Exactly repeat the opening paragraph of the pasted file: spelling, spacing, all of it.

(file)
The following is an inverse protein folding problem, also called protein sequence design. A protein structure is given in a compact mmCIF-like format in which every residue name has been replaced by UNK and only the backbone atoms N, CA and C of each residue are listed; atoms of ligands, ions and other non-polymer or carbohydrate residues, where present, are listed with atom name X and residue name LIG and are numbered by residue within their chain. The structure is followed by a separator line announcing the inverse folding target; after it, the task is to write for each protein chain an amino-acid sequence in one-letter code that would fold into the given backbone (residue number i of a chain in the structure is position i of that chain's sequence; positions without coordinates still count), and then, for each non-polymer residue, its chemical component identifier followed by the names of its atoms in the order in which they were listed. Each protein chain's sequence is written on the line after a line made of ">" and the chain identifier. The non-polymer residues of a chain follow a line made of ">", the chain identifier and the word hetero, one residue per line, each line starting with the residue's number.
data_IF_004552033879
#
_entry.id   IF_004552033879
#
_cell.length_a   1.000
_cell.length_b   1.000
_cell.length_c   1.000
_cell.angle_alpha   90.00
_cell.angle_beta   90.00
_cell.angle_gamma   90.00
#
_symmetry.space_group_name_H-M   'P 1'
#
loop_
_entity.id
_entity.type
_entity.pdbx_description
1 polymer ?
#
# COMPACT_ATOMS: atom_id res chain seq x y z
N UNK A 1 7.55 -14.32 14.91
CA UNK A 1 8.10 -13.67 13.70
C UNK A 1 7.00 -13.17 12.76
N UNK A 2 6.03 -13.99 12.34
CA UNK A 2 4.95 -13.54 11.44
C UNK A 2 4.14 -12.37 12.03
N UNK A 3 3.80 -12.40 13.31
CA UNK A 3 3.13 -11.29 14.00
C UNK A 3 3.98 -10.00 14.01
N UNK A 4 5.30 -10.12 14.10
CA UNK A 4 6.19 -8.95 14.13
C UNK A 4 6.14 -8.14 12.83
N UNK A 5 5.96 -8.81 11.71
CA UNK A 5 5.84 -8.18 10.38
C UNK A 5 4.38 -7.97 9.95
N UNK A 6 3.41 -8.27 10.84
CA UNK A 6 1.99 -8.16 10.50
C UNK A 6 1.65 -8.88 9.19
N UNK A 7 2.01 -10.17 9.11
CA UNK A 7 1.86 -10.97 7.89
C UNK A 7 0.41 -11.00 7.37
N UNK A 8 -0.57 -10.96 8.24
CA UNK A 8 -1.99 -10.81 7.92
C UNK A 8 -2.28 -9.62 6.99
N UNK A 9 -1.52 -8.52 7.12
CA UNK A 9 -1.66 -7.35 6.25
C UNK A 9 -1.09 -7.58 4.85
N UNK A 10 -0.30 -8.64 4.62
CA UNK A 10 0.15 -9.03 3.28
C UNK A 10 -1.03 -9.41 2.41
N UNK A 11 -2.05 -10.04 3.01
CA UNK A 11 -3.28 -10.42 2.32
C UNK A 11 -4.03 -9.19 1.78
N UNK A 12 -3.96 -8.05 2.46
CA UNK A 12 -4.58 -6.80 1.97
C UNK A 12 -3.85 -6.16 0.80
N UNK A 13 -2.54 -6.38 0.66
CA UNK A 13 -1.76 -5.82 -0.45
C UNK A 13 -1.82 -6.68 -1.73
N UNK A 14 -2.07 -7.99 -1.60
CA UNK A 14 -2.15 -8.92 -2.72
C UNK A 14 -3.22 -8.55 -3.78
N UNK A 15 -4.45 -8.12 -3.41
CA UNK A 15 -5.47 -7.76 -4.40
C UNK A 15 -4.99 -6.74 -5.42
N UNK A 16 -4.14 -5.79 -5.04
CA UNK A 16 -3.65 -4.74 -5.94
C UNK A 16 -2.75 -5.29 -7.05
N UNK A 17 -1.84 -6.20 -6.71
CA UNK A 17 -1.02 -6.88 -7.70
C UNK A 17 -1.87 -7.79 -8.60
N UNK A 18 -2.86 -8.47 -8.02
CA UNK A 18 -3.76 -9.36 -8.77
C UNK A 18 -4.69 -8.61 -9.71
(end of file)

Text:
The following is an inverse protein folding problem, also called protein sequence design. A protein structure is given in a compact mmCIF-like format in which every residue name has been replaced by UNK and only the backbone atoms N, CA and C of each residue are listed; atoms of ligands, ions and other non-polymer or carbohydrate residues, where present, are listed with atom name X and residue name LIG and are numbered by residue within their chain. The structure is followed by a separator line announcing the inverse folding target; after it, the task is to write for each protein chain an amino-acid sequence in one-letter code that would fold into the given backbone (residue number i of a chain in the structure is position i of that chain's sequence; positions without coordinates still count), and then, for each non-polymer residue, its chemical component identifier followed by the names of its atoms in the order in which they were listed. Each protein chain's sequence is written on the line after a line made of ">" and the chain identifier. The non-polymer residues of a chain follow a line made of ">", the chain identifier and the word hetero, one residue per line, each line starting with the residue's number.